Tuesday, 15 February 2011 18:53

Legislation Guaranteeing Benefits for Workers in China

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The occupational safety and health of workers has been an important aspect of legislation laid down in the form of the Labour Law promulgated in July 1994. To urge enterprises into the market system, and in the meantime to protect the rights of labourers, in-depth reforms in the system of labour contracts and wage distribution and in social security have been major priorities in the government agenda. Establishing a uniform welfare umbrella for all workers regardless of the ownership of the enterprises is one of the goals, which also include unemployment coverage, retirement pension systems, and occupational disease and injuries compensation insurance. The Labour Law requires that all employers pay a social security contribution for their workers. Part of the legislation, the draft of the Occupational Disease Prevention and Control Law, will be an area of the Labour Law to which major attention has been devoted in order to regulate the behaviour and define the responsibilities of employers in controlling occupational hazards, while at the same time giving more rights to workers in protecting their own health.

Cooperation Between Governmental Agencies and the All-China Federation of Trade Unions in Policy Making and Legislation Enforcement

The Ministry of Public Health (MOPH), the Ministry of Labour (MOL), and the All-China Federation of Trade Unions (ACFTU) have a long history of cooperation. Many important policies and activities have resulted from their joint efforts.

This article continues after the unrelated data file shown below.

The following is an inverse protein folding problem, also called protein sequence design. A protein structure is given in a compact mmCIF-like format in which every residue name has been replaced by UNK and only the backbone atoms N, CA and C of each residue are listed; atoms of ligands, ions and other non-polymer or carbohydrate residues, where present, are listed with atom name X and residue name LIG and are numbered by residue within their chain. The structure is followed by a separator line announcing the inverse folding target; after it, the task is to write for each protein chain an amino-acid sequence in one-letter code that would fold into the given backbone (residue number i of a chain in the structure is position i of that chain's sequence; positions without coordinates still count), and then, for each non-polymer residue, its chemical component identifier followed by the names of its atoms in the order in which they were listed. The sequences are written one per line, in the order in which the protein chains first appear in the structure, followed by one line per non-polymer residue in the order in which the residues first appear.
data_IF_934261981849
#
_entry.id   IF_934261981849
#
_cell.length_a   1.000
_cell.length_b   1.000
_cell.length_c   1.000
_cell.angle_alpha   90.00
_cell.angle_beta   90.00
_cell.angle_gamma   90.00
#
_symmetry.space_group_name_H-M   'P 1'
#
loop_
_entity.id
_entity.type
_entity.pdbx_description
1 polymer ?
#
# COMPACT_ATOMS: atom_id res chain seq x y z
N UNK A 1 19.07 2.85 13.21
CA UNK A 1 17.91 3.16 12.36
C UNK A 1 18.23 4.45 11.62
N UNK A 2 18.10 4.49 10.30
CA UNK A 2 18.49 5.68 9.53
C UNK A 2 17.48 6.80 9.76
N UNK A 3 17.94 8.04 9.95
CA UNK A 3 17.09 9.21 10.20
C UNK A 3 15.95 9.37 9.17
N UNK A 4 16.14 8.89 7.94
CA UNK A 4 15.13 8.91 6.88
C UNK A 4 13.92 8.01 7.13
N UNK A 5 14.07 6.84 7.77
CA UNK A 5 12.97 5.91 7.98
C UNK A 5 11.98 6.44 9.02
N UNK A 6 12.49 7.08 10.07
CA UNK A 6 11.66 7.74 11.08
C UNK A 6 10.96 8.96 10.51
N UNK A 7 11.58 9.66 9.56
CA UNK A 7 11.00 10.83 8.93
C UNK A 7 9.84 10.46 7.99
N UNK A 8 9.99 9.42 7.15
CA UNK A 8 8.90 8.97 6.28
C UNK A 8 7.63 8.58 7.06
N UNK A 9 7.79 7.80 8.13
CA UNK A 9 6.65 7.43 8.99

The current division of responsibility between the MOPH and the MOL in occupational safety and health is as follows:

  • From the preventive medical point of view, the MOPH oversees industrial hygiene and occupational health, enforcing national health inspection.
  • The focus of the MOL is on engineering the control of occupational hazards and on the organization of labour, as well as overseeing occupational safety and health and enforcing national labour inspection (figure 1) (MOPH and MOL 1986).

 

Figure 1. Governmental organization and division of responsibility for occupational health and safety

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It is difficult to draw a line between the responsibilities of the MOPH and the MOL. It is expected that further cooperation will focus on enhancing enforcement of occupational safety and health regulations.

The ACFTU has been increasingly involved in safeguarding workers’ rights. One of the important tasks of the ACFTU is to promote the establishment of trade unions in foreign-funded enterprises. Only 12% of overseas-funded enterprises have established unions.

 

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Contents

Preface
Part I. The Body
Part II. Health Care
Part III. Management & Policy
Disability and Work
Ethical Issues
Education and Training
Development, Technology, and Trade
Labour Relations and Human Resource Management
Resources: Information and OSH
Resources, Institutional, Structural and Legal
Community level
Regional and National Examples
International, Government and Non-Governmental Safety and Health
Topics In Workers Compensation Systems
Work and Workers
Worker's Compensation Systems
Part IV. Tools and Approaches
Part V. Psychosocial and Organizational Factors
Part VI. General Hazards
Part VII. The Environment
Part VIII. Accidents and Safety Management
Part IX. Chemicals
Part X. Industries Based on Biological Resources
Part XI. Industries Based on Natural Resources
Part XII. Chemical Industries
Part XIII. Manufacturing Industries
Part XIV. Textile and Apparel Industries
Part XV. Transport Industries
Part XVI. Construction
Part XVII. Services and Trade
Part XVIII. Guides